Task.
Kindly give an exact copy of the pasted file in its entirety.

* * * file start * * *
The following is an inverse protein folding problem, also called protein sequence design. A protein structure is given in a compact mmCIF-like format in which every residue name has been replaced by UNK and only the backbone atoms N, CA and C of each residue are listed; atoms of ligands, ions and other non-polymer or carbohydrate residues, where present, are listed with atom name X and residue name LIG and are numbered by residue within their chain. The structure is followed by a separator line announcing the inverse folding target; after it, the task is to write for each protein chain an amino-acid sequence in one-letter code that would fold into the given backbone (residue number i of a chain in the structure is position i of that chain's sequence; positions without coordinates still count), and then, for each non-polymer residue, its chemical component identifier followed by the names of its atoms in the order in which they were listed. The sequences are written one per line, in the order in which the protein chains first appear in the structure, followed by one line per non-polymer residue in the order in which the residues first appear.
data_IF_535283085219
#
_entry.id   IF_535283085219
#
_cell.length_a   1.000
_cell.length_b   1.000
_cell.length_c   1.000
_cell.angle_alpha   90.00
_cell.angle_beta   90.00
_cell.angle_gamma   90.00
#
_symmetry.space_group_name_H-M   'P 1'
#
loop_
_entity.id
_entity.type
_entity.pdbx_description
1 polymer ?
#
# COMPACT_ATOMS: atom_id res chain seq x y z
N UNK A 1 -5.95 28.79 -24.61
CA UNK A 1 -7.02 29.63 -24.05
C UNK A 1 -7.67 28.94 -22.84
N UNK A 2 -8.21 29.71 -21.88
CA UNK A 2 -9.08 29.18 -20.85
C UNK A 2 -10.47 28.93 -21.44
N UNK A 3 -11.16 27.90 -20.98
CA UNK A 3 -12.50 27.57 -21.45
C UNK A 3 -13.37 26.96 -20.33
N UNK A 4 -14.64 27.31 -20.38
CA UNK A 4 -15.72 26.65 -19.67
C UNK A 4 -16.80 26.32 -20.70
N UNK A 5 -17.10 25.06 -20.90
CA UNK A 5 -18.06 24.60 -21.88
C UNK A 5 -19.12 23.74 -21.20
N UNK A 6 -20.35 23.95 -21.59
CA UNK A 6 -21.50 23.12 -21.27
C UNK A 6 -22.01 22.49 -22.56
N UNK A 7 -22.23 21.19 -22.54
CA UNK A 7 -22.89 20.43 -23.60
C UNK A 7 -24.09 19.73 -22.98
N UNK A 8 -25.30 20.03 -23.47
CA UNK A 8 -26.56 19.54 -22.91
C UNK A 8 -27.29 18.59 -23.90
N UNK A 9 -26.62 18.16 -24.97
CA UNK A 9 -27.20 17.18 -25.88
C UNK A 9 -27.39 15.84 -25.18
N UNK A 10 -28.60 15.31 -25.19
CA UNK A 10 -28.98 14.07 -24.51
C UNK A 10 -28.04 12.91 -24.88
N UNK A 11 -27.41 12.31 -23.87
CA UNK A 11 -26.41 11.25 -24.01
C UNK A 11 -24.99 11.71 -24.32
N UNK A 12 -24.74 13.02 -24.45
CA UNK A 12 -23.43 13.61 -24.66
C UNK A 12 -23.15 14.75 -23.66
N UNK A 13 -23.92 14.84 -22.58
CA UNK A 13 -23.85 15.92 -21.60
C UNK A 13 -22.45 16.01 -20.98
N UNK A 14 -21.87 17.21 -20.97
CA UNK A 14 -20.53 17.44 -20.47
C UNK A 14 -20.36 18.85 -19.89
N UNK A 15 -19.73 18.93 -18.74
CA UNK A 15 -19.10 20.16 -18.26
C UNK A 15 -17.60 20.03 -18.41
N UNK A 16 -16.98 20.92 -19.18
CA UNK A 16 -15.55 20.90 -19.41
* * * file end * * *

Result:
The following is an inverse protein folding problem, also called protein sequence design. A protein structure is given in a compact mmCIF-like format in which every residue name has been replaced by UNK and only the backbone atoms N, CA and C of each residue are listed; atoms of ligands, ions and other non-polymer or carbohydrate residues, where present, are listed with atom name X and residue name LIG and are numbered by residue within their chain. The structure is followed by a separator line announcing the inverse folding target; after it, the task is to write for each protein chain an amino-acid sequence in one-letter code that would fold into the given backbone (residue number i of a chain in the structure is position i of that chain's sequence; positions without coordinates still count), and then, for each non-polymer residue, its chemical component identifier followed by the names of its atoms in the order in which they were listed. The sequences are written one per line, in the order in which the protein chains first appear in the structure, followed by one line per non-polymer residue in the order in which the residues first appear.
data_IF_535283085219
#
_entry.id   IF_535283085219
#
_cell.length_a   1.000
_cell.length_b   1.000
_cell.length_c   1.000
_cell.angle_alpha   90.00
_cell.angle_beta   90.00
_cell.angle_gamma   90.00
#
_symmetry.space_group_name_H-M   'P 1'
#
loop_
_entity.id
_entity.type
_entity.pdbx_description
1 polymer ?
#
# COMPACT_ATOMS: atom_id res chain seq x y z
N UNK A 1 -5.95 28.79 -24.61
CA UNK A 1 -7.02 29.63 -24.05
C UNK A 1 -7.67 28.94 -22.84
N UNK A 2 -8.21 29.71 -21.88
CA UNK A 2 -9.08 29.18 -20.85
C UNK A 2 -10.47 28.93 -21.44
N UNK A 3 -11.16 27.90 -20.98
CA UNK A 3 -12.50 27.57 -21.45
C UNK A 3 -13.37 26.96 -20.33
N UNK A 4 -14.64 27.31 -20.38
CA UNK A 4 -15.72 26.65 -19.67
C UNK A 4 -16.80 26.32 -20.70
N UNK A 5 -17.10 25.06 -20.90
CA UNK A 5 -18.06 24.60 -21.88
C UNK A 5 -19.12 23.74 -21.20
N UNK A 6 -20.35 23.95 -21.59
CA UNK A 6 -21.50 23.12 -21.27
C UNK A 6 -22.01 22.49 -22.56
N UNK A 7 -22.23 21.19 -22.54
CA UNK A 7 -22.89 20.43 -23.60
C UNK A 7 -24.09 19.73 -22.98
N UNK A 8 -25.30 20.03 -23.47
CA UNK A 8 -26.56 19.54 -22.91
C UNK A 8 -27.29 18.59 -23.90
N UNK A 9 -26.62 18.16 -24.97
CA UNK A 9 -27.20 17.18 -25.88
C UNK A 9 -27.39 15.84 -25.18
N UNK A 10 -28.60 15.31 -25.19
CA UNK A 10 -28.98 14.07 -24.51
C UNK A 10 -28.04 12.91 -24.88
N UNK A 11 -27.41 12.31 -23.87
CA UNK A 11 -26.41 11.25 -24.01
C UNK A 11 -24.99 11.71 -24.32
N UNK A 12 -24.74 13.02 -24.45
CA UNK A 12 -23.43 13.61 -24.66
C UNK A 12 -23.15 14.75 -23.66
N UNK A 13 -23.92 14.84 -22.58
CA UNK A 13 -23.85 15.92 -21.60
C UNK A 13 -22.45 16.01 -20.98
N UNK A 14 -21.87 17.21 -20.97
CA UNK A 14 -20.53 17.44 -20.47
C UNK A 14 -20.36 18.85 -19.89
N UNK A 15 -19.73 18.93 -18.74
CA UNK A 15 -19.10 20.16 -18.26
C UNK A 15 -17.60 20.03 -18.41
N UNK A 16 -16.98 20.92 -19.18
CA UNK A 16 -15.55 20.90 -19.41